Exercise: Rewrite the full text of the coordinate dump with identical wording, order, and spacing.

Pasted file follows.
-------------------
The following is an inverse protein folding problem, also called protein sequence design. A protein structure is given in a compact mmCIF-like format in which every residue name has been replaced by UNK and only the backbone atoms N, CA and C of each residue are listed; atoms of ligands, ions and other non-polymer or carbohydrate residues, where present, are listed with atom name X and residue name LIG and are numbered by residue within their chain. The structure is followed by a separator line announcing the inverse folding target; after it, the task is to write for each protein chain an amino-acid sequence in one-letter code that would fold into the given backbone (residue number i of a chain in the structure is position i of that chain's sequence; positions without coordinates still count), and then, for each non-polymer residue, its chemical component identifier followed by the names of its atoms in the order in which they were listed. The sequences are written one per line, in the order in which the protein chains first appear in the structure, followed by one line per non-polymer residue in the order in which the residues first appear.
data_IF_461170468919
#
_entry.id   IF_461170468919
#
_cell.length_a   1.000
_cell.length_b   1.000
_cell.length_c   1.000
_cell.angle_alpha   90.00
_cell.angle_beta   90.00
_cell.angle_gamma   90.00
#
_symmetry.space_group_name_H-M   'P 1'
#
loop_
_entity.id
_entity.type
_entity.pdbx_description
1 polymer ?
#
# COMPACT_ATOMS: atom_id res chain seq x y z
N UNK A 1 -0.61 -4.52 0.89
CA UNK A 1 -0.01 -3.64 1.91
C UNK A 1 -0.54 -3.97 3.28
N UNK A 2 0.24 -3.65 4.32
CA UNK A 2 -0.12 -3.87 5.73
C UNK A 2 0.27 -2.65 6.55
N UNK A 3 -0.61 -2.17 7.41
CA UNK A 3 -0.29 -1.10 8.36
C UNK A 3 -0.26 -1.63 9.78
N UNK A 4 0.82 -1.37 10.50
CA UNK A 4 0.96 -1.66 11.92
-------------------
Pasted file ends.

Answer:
The following is an inverse protein folding problem, also called protein sequence design. A protein structure is given in a compact mmCIF-like format in which every residue name has been replaced by UNK and only the backbone atoms N, CA and C of each residue are listed; atoms of ligands, ions and other non-polymer or carbohydrate residues, where present, are listed with atom name X and residue name LIG and are numbered by residue within their chain. The structure is followed by a separator line announcing the inverse folding target; after it, the task is to write for each protein chain an amino-acid sequence in one-letter code that would fold into the given backbone (residue number i of a chain in the structure is position i of that chain's sequence; positions without coordinates still count), and then, for each non-polymer residue, its chemical component identifier followed by the names of its atoms in the order in which they were listed. The sequences are written one per line, in the order in which the protein chains first appear in the structure, followed by one line per non-polymer residue in the order in which the residues first appear.
data_IF_461170468919
#
_entry.id   IF_461170468919
#
_cell.length_a   1.000
_cell.length_b   1.000
_cell.length_c   1.000
_cell.angle_alpha   90.00
_cell.angle_beta   90.00
_cell.angle_gamma   90.00
#
_symmetry.space_group_name_H-M   'P 1'
#
loop_
_entity.id
_entity.type
_entity.pdbx_description
1 polymer ?
#
# COMPACT_ATOMS: atom_id res chain seq x y z
N UNK A 1 -0.61 -4.52 0.89
CA UNK A 1 -0.01 -3.64 1.91
C UNK A 1 -0.54 -3.97 3.28
N UNK A 2 0.24 -3.65 4.32
CA UNK A 2 -0.12 -3.87 5.73
C UNK A 2 0.27 -2.65 6.55
N UNK A 3 -0.61 -2.17 7.41
CA UNK A 3 -0.29 -1.10 8.36
C UNK A 3 -0.26 -1.63 9.78
N UNK A 4 0.82 -1.37 10.50
CA UNK A 4 0.96 -1.66 11.92